Abstract Background: Granulocyte-macrophage colony-stimulating factor (GM-CSF) therapy is effective in treating some Crohn's disease (CD) patients and protects mice from colitis induced by dextran sulfate sodium (DSS) administration. However, its mechanisms of action remain elusive. We hypothesized that GM-CSF affects intestinal mucosal repair. Methods: DSS colitic mice were treated with daily pegylated GM-CSF or saline and clinical, histological, and inflammatory parameters were kinetically evaluated. Further, the role of bone marrow-derived cells in the impact of GM-CSF therapy on DSS colitis was addressed using cell transfers. Results: GM-CSF therapy reduced clinical signs of colitis and the release of inflammatory mediators. GM-CSF therapy improved mucosal repair, with faster ulcer reepithelialization, accelerated hyperproliferative response of epithelial cells in ulcer-adjacent crypts, and lower colonoscopic ulceration scores in GM-CSF-administered mice relative to untreated mice. We observed that GM-CSF-induced promotion of mucosal repair is timely associated with a reduction in neutrophil numbers and increased accumulation of CD11b+ monocytic cells in colon tissues. Importantly, transfer of splenic GM-CSF-induced CD11b+ myeloid cells into DSS-exposed mice improved colitis, and lethally irradiated GM-CSF receptor-deficient mice reconstituted with wildtype bone marrow cells were protected from DSS-induced colitis upon GM-CSF therapy. Lastly, GM-CSF-induced CD11b+ myeloid cells were shown to promote in vitro wound repair. Conclusions: Our study shows that GM-CSF-dependent stimulation of bone marrow-derived cells during DSS-induced colitis accelerates colonic tissue repair. These data provide a putative mechanism for the observed beneficial effects of GM-CSF therapy in Crohn's disease. (Inflamm Bowel Dis 2010;) [source]

Suppression of experimental colitis in mice by CD11c+ dendritic cells

Joseph E. Qualls PhD
Abstract Background: The innate immune system serves a critical role in homeostasis of the gastrointestinal (GI) tract. Both macrophages (MØs) and dendritic cells (DCs) have been shown to have pathogenic roles in animal models of inflammatory bowel disease. However, studies by several labs have established that resident MØs and DCs within the normal GI tract maintain an immunosuppressive phenotype compared to that seen in other peripheral sites. Recent studies by our lab demonstrated that the depletion of both MØs and DCs before the initiation of dextran sodium sulfate (DSS)-induced colitis resulted in exacerbation of disease, partly caused by increased neutrophil influx. Methods/Results: In this current report, DSS-induced colitis was shown to be significantly more severe when DCs were selectively depleted in mice as indicated by changes in weight loss, stool consistency, rectal bleeding, and histopathology. In contrast to enhanced colitis in MØ/DC-depleted mice, which was associated with increased neutrophil influx, increased colitis in DC-depleted mice was not associated with an increase in neutrophils in the colon, as shown by CXCL1 chemokine levels and myeloperoxidase (MPO) activity. However, increased IL-6 gene and protein expression in colon tissues correlated positively with increased colitis severity in DC-depleted mice compared to colitis in DC-intact mice. Conclusions: This study demonstrates that resident DCs can suppress the severity of acute DSS colitis and that regulation of IL-6 production may contribute to DC-mediated control of intestinal inflammation. (Inflamm Bowel Dis 2008) [source]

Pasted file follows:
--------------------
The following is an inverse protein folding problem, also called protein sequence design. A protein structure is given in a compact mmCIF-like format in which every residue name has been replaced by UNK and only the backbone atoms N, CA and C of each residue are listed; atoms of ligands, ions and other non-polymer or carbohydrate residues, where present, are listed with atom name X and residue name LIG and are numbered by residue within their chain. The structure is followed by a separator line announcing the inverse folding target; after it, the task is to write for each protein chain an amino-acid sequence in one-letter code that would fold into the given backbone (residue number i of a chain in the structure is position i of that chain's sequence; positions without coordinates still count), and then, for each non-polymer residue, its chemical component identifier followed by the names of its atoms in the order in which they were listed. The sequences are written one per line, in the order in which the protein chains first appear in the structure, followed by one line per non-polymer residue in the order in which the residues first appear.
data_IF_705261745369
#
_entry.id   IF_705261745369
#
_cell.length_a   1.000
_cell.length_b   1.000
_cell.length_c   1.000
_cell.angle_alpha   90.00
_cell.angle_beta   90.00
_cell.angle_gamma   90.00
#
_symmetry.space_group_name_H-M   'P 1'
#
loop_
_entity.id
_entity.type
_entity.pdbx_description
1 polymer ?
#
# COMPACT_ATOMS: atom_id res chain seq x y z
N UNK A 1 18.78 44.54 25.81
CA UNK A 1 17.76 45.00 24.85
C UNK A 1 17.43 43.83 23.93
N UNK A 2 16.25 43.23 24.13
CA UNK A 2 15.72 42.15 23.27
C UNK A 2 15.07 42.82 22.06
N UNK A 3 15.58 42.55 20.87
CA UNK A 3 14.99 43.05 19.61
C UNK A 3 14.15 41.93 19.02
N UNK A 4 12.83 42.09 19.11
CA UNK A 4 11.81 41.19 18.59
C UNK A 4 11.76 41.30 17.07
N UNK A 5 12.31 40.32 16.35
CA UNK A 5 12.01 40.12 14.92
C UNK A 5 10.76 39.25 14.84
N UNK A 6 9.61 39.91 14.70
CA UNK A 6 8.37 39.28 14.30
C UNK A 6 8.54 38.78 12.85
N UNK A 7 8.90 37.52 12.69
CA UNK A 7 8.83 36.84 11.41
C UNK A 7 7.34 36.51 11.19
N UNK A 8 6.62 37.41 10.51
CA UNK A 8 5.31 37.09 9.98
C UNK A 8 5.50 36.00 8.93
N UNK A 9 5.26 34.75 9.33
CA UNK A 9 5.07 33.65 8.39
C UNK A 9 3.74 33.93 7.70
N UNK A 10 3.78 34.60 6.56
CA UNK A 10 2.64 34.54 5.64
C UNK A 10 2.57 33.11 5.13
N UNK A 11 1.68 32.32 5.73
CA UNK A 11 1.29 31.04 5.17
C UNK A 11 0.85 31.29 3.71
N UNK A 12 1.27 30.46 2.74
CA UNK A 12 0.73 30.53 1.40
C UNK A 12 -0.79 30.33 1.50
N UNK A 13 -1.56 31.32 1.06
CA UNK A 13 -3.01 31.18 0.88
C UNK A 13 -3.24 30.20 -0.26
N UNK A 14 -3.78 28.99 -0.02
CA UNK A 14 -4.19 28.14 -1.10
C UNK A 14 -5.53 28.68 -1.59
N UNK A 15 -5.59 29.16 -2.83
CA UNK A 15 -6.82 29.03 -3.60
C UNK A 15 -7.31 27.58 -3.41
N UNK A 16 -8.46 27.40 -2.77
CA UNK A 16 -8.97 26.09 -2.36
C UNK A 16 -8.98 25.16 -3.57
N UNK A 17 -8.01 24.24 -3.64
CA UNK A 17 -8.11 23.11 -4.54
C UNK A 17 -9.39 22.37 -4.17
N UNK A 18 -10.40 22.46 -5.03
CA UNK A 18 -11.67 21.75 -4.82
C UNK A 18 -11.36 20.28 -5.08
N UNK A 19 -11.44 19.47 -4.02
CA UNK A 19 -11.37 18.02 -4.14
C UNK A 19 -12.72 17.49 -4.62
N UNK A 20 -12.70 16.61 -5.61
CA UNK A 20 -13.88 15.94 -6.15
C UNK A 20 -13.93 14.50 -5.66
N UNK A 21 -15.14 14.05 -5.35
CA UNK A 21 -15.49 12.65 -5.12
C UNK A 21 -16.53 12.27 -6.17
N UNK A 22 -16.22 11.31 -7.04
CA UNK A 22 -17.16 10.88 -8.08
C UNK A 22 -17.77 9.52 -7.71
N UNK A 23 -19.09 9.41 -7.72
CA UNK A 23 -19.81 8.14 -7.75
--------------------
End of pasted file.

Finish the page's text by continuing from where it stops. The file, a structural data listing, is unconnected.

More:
Interferon-gamma is causatively involved in experimental inflammatory bowel disease in mice

R. Ito
Summary Cytokines may be crucially involved in the pathogenesis of inflammatory bowel diseases (IBD), but it remains controversial whether interferon (IFN)-,, a typical proinflammatory cytokine, is an essential mediator to cause the disorders. In the present study, IFN-,,/, and wild-type (WT) C57BL/6 mice were fed 2·5% dextran sodium sulphate (DSS) in drinking water for 7 days, in order to investigate DSS-induced intestinal inflammation. The DSS-treated WT mice exhibited a robust production of IFN-, in the gut, a remarkable loss of body weight, as well as high rate of mortality (60%). In striking contrast, IFN-, deficient mice did not develop DSS-induced colitis, as indicated by the maintenance of body weight and survival rate of 100%. Severe intestinal inflammation was demonstrated exclusively in WT animals in terms of the shortening of the bowel as well as the elevation of the disease activity index, myeloperoxidase (MPO) activity and serum haptoglobin level. Histological study of DSS-treated WT intestine revealed disruption of mucosal epithelium and massive infiltration of inflammatory cells, while the organ from IFN-,,/, mice remained virtually normal in appearance. Enzyme-linked immunosorbent assay (ELISA) analyses indicated abundant production of three chemokines, i.e. monokine induced by interferon-, (MIG), interferon-inducible protein 10 (IP-10) and monocyte chemoattractant protein-1 (MCP-1), in the DSS-irritated intestine of WT but not of IFN-,,/, mice. The present results demonstrate clearly that IFN-, plays indispensable roles in the initiation of DSS colitis, and some chemokines are produced in an IFN-,-dependent fashion. [source]